Natural Disturbances

Wilderness managers are encouraged to allow natural disturbance processes to shape and control wilderness ecosystems. However, due to current and past management (such as fire suppression), impacts from human use, and influences from outside the wilderness boundaries, natural disturbance regimes may not be adequately functioning in their natural ecological role and may even pose unacceptable risks or risks that require some human intervention to protect other high value resources.

Wilderness managers need to know whether natural disturbance regimes have been altered in wilderness, by how much, and what the consequences are for wilderness character and ecosystem function. Ultimately, wilderness managers need to know whether, when, where, and how to intervene to restore natural disturbance processes. Science plays a critical role in the overall decision process to manage for or restore natural disturbance processes within the context of preserving all the qualities of wilderness character.

Wilderness has unique value for the scientific study of natural systems and natural disturbance processes. As a setting that is minimally confounded by human activities, the causes and consequences of environmental change caused by disturbance are more easily discerned than more managed settings. In this way, Wilderness serves as a useful benchmark or reference point for comparison with more human impacted environments to better understand the degree to which we have altered other lands. Finally, the remoteness of many wilderness areas affords the opportunity to allow and observe natural disturbances that occur without human interference.

The ecological literature defines disturbance as “any relatively discrete event in time that disrupts ecosystem, community, or population structure and changes resources, substrate availability, or the physical environment1” (Pickett and White 1985). Natural disturbances include fires, insect outbreaks, disease epidemics, droughts, floods, hurricanes, windstorms, landslides, avalanches, and volcanic eruptions. In terms of frequency and area affected, the two major natural disturbances affecting wilderness areas are fire and insect outbreaks. These two natural disturbance regimes are responsible for much of the variation we see in vegetation structure and composition.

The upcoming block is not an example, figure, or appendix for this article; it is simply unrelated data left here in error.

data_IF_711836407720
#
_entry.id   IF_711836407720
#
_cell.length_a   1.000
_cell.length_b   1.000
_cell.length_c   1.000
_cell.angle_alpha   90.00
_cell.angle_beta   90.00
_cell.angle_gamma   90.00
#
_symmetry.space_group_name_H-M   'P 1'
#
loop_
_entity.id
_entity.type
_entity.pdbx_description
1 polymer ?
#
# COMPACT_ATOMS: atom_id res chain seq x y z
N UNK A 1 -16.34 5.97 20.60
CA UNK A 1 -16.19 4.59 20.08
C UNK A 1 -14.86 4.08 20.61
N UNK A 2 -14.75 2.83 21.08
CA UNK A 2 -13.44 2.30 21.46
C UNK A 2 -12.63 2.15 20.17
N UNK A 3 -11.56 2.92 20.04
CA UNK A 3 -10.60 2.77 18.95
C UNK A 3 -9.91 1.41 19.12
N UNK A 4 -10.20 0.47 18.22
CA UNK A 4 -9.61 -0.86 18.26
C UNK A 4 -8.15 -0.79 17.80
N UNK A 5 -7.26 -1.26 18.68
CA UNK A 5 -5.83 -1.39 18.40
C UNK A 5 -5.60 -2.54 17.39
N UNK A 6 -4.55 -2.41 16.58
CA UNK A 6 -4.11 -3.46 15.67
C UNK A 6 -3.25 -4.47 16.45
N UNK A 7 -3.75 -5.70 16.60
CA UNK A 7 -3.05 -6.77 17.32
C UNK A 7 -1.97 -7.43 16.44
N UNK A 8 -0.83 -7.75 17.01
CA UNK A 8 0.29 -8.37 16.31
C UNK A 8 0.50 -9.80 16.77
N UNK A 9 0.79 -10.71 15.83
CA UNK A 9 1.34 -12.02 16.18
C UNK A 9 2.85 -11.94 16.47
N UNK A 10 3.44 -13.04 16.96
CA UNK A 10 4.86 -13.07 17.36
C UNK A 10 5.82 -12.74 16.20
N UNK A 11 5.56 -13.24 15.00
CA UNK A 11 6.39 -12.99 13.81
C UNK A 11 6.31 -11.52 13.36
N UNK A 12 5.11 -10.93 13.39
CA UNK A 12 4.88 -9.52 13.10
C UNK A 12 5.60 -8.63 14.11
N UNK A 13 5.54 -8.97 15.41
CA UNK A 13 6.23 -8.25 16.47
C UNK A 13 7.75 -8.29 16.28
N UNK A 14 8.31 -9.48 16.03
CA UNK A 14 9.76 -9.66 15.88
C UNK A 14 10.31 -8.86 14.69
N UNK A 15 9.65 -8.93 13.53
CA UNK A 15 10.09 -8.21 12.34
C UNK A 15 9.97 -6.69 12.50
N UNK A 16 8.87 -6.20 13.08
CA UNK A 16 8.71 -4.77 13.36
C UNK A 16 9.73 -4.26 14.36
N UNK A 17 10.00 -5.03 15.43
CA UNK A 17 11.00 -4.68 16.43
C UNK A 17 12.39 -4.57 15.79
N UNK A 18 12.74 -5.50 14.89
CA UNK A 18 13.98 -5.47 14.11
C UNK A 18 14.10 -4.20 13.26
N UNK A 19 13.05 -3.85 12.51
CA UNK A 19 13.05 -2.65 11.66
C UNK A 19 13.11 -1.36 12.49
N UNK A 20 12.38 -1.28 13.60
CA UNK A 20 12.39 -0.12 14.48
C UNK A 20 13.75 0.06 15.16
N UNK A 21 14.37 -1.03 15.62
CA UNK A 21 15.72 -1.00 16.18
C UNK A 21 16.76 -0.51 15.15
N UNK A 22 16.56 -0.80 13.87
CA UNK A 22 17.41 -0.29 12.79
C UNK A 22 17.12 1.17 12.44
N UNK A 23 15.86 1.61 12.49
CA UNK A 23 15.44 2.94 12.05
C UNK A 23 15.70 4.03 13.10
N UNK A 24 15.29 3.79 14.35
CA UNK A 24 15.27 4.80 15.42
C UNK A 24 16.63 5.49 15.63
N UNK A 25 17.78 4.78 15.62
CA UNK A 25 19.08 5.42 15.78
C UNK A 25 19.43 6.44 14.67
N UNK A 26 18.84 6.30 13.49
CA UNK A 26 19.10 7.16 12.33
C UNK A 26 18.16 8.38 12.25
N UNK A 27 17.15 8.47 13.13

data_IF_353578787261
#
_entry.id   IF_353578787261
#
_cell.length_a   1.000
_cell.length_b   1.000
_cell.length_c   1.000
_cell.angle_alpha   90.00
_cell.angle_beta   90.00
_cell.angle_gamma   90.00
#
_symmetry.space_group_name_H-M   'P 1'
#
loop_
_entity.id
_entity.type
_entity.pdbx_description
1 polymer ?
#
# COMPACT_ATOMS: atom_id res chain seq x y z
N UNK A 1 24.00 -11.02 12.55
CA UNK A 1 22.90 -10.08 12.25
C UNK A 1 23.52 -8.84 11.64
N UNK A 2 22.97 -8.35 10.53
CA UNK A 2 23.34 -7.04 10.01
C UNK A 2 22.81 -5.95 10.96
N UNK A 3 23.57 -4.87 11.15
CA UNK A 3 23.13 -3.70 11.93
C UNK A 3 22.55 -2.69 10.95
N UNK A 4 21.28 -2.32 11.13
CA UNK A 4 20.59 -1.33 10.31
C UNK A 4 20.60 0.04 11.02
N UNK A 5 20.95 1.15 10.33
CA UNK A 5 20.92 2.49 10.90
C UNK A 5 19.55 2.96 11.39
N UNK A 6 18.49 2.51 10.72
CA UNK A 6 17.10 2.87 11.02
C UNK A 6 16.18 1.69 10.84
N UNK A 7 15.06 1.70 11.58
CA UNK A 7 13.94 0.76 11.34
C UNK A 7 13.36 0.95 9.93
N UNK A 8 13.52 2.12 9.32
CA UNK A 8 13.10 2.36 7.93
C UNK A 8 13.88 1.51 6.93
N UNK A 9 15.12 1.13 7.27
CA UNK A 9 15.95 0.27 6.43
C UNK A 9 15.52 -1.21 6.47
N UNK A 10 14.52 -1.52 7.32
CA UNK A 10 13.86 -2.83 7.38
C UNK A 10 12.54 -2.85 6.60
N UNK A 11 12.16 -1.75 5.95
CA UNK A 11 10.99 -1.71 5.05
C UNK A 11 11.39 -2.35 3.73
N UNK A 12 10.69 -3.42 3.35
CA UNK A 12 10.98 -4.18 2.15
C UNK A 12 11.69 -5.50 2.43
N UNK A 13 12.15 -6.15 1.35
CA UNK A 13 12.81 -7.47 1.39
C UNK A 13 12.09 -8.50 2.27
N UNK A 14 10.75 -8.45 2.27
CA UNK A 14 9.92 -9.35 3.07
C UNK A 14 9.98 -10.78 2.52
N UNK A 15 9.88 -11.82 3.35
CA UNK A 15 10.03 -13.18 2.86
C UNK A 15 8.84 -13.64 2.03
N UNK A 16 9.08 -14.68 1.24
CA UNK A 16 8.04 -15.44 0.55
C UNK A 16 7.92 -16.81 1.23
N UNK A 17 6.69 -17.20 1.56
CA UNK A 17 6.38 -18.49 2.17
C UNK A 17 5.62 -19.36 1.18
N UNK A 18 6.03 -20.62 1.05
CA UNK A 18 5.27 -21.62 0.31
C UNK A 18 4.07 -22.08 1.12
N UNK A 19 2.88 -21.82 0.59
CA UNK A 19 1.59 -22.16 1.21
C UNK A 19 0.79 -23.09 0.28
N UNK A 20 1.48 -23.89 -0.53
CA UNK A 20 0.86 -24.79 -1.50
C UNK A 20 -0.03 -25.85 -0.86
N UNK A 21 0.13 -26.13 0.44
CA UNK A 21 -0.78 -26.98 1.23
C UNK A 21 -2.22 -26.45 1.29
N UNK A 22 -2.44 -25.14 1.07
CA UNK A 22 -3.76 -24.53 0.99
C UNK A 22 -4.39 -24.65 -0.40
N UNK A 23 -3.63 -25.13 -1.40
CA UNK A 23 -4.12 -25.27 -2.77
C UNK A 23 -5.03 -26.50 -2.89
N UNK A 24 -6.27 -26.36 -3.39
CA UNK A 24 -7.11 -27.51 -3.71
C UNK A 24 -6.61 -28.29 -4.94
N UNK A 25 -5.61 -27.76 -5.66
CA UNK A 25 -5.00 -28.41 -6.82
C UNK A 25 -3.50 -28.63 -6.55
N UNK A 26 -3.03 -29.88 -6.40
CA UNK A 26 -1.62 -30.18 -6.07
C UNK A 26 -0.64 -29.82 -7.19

The Leopold Institute and its partners conduct research to determine if, and to what degree, natural disturbance regimes have been altered and whether wilderness has departed from a natural baseline condition. Our science also informs wilderness managers of the options that are available to successfully accomplish scientifically sound goals. The Leopold Institute’s natural disturbance research program has focused primarily on fire.


It’s a challenge to manage the natural role of fire in wilderness. Wildfire was historically one of the most important natural processes across the United States. Many species evolved with wildfire and, subsequently, many ecosystems have adapted to fires. Humans have altered these natural fire regimes in many ways, but most dramatically by suppressing fires. Ecosystems and landscapes that were adapted to periodic wildfire have experienced vegetation type changes and tree density increases, making these landscapes more susceptible to uncharacteristically large and severe wildfire.